If you’ve been thinking of adding live plants to your freshwater tank but are worried that they’re too difficult to grow, then you should definitely consider one of the species in the Vallisneria genus. Val or Vallis, as they’re called, are a group of true aquatic plants that are very easy to propagate and make a great choice for beginners!
Vallis Appearance and Size
Vallis plants typically have long, thin, and almost ribbon-like leaves that have rounded tips with tiny, barely noticeable spikes on the end. The attractive and usually green leaves may grow straight or twisted into corkscrews, depending on the species, and form a loose wall of vegetation in your tank.
Their long leaves make them an ideal middle or background plant, and some types are especially suited to tall, narrow aquarium shapes that are otherwise a bit of a challenge to plant. Depending on the species, their leaves can reach from 6 to over 60 inches in length but, as true aquatics, will stay entirely inside your tank!
6 Common Types of Vallis for Aquariums
While there are over 30 species of Vallis currently recognized, only 6 are usually sold for aquariums. These species differ primarily in the shape and length of their leaves, but may also exhibit different shades and colors depending on their water conditions. Some species are more cold tolerant than others or prefer higher levels of alkalinity.
Straight Leaf Vallis: Italian Val vs Jungle Val
One of the most popular and easy to care species is the Vallisneria spirallis, also known as the Italian or Straight Vallis. Italian Val aquarium plants can reach up to 20 inches and are often available in a brilliant red color morph. Aquascapers appreciate V.spirallis for its use as a colorful background plant in smaller tanks.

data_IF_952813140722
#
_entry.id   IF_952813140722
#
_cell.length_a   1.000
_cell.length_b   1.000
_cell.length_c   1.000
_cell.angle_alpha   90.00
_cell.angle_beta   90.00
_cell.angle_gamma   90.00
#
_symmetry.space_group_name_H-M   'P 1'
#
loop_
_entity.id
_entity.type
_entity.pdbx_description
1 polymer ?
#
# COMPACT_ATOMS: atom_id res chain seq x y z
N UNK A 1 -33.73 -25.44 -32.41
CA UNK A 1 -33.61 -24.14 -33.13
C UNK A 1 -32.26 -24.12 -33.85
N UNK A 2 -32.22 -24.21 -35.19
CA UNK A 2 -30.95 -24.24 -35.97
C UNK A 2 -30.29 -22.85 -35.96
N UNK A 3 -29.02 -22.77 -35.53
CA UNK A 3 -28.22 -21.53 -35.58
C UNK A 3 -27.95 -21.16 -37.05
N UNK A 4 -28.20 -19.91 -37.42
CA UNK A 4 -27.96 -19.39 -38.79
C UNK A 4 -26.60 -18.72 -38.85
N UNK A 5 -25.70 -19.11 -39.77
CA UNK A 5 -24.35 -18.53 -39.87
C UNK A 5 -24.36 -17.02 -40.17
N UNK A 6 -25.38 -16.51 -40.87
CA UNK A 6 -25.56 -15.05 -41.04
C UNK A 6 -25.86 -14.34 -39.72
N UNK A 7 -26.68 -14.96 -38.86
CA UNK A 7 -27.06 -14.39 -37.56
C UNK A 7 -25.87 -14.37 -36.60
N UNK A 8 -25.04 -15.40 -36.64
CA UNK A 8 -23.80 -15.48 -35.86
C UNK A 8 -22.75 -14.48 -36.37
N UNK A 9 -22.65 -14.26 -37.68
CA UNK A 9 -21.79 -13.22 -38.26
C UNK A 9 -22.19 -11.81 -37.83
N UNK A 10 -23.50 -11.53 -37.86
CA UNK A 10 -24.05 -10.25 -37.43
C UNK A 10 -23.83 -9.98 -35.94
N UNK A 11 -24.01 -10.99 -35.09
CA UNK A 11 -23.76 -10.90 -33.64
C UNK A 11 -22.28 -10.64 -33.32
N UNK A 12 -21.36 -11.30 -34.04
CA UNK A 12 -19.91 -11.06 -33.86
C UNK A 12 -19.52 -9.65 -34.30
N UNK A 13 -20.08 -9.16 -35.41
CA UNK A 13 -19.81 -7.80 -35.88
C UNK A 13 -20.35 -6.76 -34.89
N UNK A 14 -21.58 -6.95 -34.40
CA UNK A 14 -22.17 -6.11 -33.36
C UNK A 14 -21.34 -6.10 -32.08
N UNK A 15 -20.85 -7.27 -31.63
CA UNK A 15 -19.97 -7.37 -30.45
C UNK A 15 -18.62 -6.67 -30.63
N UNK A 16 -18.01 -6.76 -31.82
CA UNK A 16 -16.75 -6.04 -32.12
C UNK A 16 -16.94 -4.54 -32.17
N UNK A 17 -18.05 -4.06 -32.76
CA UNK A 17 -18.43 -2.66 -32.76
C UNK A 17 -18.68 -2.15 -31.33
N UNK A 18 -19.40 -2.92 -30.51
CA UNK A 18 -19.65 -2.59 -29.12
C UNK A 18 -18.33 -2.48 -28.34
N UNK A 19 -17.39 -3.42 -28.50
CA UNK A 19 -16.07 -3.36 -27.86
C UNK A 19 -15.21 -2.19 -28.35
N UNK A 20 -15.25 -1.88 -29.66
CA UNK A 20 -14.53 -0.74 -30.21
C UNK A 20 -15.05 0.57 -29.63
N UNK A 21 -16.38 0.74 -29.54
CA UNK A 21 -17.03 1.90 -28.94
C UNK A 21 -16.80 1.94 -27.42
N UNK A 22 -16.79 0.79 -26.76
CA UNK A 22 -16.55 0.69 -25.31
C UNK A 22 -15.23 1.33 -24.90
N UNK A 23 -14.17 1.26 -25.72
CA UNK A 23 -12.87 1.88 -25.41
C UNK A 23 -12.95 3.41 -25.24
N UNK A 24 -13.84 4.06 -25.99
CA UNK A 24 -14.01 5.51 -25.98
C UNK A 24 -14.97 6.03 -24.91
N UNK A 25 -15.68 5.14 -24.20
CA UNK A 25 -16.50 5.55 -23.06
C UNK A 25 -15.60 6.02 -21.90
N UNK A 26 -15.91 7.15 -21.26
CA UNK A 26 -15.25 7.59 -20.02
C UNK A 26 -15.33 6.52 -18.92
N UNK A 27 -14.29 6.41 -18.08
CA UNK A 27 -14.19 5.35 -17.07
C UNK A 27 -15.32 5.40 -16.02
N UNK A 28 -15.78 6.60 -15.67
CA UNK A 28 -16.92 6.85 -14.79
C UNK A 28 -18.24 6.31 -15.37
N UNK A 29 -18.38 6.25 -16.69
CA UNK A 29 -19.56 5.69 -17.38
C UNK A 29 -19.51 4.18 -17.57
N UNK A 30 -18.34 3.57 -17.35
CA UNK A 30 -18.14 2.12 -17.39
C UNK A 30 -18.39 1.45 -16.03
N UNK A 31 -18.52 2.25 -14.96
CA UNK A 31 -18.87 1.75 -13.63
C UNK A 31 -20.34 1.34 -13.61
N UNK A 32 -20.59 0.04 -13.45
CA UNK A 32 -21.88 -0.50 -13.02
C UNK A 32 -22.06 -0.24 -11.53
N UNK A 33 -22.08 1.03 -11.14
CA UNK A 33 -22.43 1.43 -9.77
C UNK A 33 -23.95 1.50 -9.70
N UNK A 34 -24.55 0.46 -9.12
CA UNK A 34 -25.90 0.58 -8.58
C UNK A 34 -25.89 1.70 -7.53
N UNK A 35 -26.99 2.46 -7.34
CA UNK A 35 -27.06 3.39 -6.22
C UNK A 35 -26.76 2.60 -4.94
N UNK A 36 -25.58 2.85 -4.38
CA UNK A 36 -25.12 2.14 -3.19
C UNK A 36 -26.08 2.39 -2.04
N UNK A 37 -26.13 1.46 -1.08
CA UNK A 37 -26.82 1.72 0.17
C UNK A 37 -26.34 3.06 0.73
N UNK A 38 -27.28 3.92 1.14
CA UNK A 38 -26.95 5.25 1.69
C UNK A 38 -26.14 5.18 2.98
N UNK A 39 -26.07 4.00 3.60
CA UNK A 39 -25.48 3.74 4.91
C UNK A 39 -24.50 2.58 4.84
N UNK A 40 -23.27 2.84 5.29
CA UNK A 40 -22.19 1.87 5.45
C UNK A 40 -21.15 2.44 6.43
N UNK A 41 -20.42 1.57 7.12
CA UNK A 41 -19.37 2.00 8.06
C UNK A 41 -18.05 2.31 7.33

In contrast, Vallisneria americana or the Jungle Val has wider leaves that can grow up to 5 feet long! Jungle Vallis can rapidly take over even very large tanks. The long leaves may float on the surface of the water and block your lights if they are not trimmed back regularly.
There’s also a smaller straight-leafed Australian species, V.nana, that only reaches between 12 and 20 inches and makes a beautiful choice as a background plant in small tanks. You could also use it in the middle of a larger tank to create the appearance of a grassy meadow.
Corkscrew Varieties of Vallis
Many types of Vallis have shorter, tightly twisted leaves that add a lovely texture to an aquarium. V. fortifolia is a dwarf version perfect for nano tanks, while V. torta and V. asiatica only reach about 20-inches and fit well in tank’s 10-gallons and up.
|Val. Species||Size Range (height)||Leaf Shape||Color||Ideal Placement||Tank Size|
|V. fortifolia||6 to 8 inches||Thin and tightly coiled||Green||Mid to Back||5 to 30 gallons|
|V. spirallis||11 to 20 inches||Narrow and straight||Pale Green to Red||Back||20 gallons and up|
|V. americana||19 to 60 inches||Wide and straight||Green||Back||100 gallons and up|
|V. torta||up to 20 inches||Thin and twisted||Green||Mid to Back||10 gallons and up|
|V. nana||12 to 20 inches||Thin and grass-like||Dark Green||Mid to Back||10 gallons and up|
|V. asiatica||12 to 20 inches||Short and twisted||Green||Mid to Back||10 gallons and up|
Habitat and Water Preferences
Vallis are generally undemanding plants and don’t require a lot of special care, which makes them ideal for first-time aquascapers. They are not low-light aquatic plants, however, and grow best under moderate to intense lighting conditions.
Like all aquatic plants, they do best in well-filtered water that is changed on a regular schedule. They prefer hard, alkaline water and don’t thrive in acidic or soft water conditions. Enriching your aquarium water with a CO2 diffuser may bring out the reddish shades in your V.spiralis and help encourage growth in all types of Vallis.